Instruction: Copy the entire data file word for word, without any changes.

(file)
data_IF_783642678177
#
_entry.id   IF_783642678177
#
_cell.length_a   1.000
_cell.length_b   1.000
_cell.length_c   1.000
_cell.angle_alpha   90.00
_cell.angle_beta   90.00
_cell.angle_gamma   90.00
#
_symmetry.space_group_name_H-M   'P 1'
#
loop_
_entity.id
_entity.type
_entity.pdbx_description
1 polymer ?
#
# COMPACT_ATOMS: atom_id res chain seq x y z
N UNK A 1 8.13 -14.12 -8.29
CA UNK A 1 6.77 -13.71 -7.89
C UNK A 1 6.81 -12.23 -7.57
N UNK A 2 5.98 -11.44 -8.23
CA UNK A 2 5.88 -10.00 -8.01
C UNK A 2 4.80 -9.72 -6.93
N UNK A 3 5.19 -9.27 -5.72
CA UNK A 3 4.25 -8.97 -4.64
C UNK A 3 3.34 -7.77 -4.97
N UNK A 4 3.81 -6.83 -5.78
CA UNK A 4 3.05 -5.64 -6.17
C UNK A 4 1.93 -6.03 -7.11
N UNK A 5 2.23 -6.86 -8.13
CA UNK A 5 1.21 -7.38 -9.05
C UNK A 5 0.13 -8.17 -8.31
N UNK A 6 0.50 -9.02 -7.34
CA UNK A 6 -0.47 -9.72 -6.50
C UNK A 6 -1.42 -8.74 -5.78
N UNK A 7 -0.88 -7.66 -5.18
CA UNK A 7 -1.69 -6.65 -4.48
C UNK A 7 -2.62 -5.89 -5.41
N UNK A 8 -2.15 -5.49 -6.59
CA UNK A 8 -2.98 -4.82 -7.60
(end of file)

data_IF_783642678177
#
_entry.id   IF_783642678177
#
_cell.length_a   1.000
_cell.length_b   1.000
_cell.length_c   1.000
_cell.angle_alpha   90.00
_cell.angle_beta   90.00
_cell.angle_gamma   90.00
#
_symmetry.space_group_name_H-M   'P 1'
#
loop_
_entity.id
_entity.type
_entity.pdbx_description
1 polymer ?
#
# COMPACT_ATOMS: atom_id res chain seq x y z
N UNK A 1 8.13 -14.12 -8.29
CA UNK A 1 6.77 -13.71 -7.89
C UNK A 1 6.81 -12.23 -7.57
N UNK A 2 5.98 -11.44 -8.23
CA UNK A 2 5.88 -10.00 -8.01
C UNK A 2 4.80 -9.72 -6.93
N UNK A 3 5.19 -9.27 -5.72
CA UNK A 3 4.25 -8.97 -4.64
C UNK A 3 3.34 -7.77 -4.97
N UNK A 4 3.81 -6.83 -5.78
CA UNK A 4 3.05 -5.64 -6.17
C UNK A 4 1.93 -6.03 -7.11
N UNK A 5 2.23 -6.86 -8.13
CA UNK A 5 1.21 -7.38 -9.05
C UNK A 5 0.13 -8.17 -8.31
N UNK A 6 0.50 -9.02 -7.34
CA UNK A 6 -0.47 -9.72 -6.50
C UNK A 6 -1.42 -8.74 -5.78
N UNK A 7 -0.88 -7.66 -5.18
CA UNK A 7 -1.69 -6.65 -4.48
C UNK A 7 -2.62 -5.89 -5.41
N UNK A 8 -2.15 -5.49 -6.59
CA UNK A 8 -2.98 -4.82 -7.60